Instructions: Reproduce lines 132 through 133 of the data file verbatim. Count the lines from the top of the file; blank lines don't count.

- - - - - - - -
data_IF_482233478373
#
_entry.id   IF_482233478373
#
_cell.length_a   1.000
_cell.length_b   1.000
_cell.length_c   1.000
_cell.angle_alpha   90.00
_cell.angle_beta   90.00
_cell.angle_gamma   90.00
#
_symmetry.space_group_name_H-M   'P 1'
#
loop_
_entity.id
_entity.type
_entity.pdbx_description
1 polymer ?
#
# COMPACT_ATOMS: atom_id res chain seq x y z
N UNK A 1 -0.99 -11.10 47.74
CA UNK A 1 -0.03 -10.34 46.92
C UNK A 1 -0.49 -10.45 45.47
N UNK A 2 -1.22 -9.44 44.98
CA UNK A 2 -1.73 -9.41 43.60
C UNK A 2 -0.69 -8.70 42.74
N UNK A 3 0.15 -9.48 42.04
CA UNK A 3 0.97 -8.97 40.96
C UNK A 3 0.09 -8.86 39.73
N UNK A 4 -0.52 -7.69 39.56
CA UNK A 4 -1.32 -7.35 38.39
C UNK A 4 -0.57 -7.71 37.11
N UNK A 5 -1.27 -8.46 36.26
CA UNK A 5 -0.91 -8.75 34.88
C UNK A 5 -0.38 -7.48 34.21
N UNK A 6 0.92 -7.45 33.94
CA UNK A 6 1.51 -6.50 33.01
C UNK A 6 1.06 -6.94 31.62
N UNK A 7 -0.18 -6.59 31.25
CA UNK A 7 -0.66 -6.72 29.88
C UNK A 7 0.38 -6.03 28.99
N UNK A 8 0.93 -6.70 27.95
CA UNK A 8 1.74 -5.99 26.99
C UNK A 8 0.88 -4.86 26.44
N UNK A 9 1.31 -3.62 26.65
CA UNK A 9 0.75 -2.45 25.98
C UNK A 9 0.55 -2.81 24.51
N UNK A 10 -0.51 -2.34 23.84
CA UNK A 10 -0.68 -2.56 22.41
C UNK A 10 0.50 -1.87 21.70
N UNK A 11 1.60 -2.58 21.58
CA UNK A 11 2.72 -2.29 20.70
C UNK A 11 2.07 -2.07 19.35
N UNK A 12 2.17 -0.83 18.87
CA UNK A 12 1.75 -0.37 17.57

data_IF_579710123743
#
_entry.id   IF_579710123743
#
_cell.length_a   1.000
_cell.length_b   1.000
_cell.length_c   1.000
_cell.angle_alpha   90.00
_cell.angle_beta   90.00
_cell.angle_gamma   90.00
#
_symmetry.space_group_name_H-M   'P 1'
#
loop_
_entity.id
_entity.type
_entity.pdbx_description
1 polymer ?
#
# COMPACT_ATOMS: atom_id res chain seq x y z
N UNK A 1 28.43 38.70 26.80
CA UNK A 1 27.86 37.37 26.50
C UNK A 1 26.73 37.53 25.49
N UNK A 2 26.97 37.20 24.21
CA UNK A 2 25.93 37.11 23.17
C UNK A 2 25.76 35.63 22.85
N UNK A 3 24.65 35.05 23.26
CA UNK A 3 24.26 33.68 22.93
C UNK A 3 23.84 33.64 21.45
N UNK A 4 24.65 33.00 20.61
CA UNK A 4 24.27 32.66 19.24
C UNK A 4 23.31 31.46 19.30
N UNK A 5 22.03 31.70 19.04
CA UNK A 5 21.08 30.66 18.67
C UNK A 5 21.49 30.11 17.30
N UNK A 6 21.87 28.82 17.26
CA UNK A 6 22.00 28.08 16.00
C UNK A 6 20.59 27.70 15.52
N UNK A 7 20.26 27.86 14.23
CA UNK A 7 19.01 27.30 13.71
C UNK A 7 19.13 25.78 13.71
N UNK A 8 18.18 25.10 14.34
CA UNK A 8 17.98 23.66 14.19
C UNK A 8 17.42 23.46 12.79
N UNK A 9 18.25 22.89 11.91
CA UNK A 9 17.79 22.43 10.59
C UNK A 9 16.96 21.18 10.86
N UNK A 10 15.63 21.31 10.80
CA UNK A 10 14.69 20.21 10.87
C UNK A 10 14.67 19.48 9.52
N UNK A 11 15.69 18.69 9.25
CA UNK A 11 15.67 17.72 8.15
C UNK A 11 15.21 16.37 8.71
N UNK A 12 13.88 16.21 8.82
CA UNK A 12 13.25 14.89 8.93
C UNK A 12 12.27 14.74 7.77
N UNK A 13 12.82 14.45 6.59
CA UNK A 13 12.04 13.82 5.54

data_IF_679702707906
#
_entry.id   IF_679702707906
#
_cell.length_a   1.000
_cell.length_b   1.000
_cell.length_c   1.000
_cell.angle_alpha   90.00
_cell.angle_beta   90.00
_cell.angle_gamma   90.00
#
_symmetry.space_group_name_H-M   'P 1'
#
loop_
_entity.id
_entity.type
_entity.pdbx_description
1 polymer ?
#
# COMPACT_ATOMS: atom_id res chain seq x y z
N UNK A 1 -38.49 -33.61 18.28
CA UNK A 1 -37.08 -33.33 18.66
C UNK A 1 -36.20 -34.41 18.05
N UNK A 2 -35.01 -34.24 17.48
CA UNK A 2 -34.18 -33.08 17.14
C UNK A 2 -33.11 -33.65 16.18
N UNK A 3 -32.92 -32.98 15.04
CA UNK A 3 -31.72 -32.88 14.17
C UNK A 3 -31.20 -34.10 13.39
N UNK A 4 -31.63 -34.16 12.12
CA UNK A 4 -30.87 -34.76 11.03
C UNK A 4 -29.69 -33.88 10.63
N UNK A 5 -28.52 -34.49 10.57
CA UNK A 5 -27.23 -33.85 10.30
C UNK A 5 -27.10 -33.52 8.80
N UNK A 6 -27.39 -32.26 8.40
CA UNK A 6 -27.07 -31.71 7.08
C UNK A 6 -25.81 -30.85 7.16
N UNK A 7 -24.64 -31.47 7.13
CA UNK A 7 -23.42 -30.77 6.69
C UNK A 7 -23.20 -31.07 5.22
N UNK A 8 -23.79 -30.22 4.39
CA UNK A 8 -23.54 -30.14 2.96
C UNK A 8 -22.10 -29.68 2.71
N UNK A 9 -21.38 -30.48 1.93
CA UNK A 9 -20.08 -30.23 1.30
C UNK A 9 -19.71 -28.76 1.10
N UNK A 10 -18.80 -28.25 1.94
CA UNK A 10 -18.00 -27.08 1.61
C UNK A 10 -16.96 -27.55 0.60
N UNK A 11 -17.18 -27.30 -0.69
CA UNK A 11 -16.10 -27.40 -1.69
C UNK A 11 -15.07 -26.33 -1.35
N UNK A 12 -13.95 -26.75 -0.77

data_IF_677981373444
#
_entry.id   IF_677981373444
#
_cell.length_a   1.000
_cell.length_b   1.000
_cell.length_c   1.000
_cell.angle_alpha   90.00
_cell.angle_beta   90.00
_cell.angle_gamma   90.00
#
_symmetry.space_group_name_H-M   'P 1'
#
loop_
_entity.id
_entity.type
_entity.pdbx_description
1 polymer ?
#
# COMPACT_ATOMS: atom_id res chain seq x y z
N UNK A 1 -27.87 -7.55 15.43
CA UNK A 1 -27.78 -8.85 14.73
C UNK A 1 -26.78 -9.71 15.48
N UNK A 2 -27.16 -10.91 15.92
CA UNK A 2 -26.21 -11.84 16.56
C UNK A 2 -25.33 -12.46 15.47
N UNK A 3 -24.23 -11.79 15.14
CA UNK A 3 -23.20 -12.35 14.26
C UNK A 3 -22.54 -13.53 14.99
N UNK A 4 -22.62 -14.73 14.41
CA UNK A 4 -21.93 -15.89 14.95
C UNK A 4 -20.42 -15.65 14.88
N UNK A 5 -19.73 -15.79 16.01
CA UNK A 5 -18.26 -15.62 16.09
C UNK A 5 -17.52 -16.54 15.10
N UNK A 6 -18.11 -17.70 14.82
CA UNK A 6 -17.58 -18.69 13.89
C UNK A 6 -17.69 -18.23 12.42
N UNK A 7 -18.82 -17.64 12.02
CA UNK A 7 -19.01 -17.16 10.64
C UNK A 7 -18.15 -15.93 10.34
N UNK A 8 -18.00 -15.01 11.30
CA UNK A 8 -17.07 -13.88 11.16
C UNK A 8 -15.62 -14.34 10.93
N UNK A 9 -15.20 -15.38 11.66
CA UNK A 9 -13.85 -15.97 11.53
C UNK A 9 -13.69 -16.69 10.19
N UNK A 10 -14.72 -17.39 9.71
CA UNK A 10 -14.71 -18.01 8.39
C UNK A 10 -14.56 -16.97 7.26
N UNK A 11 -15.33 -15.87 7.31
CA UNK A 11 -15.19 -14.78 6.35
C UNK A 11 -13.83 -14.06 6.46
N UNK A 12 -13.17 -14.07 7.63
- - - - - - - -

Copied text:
#
# COMPACT_ATOMS: atom_id res chain seq x y z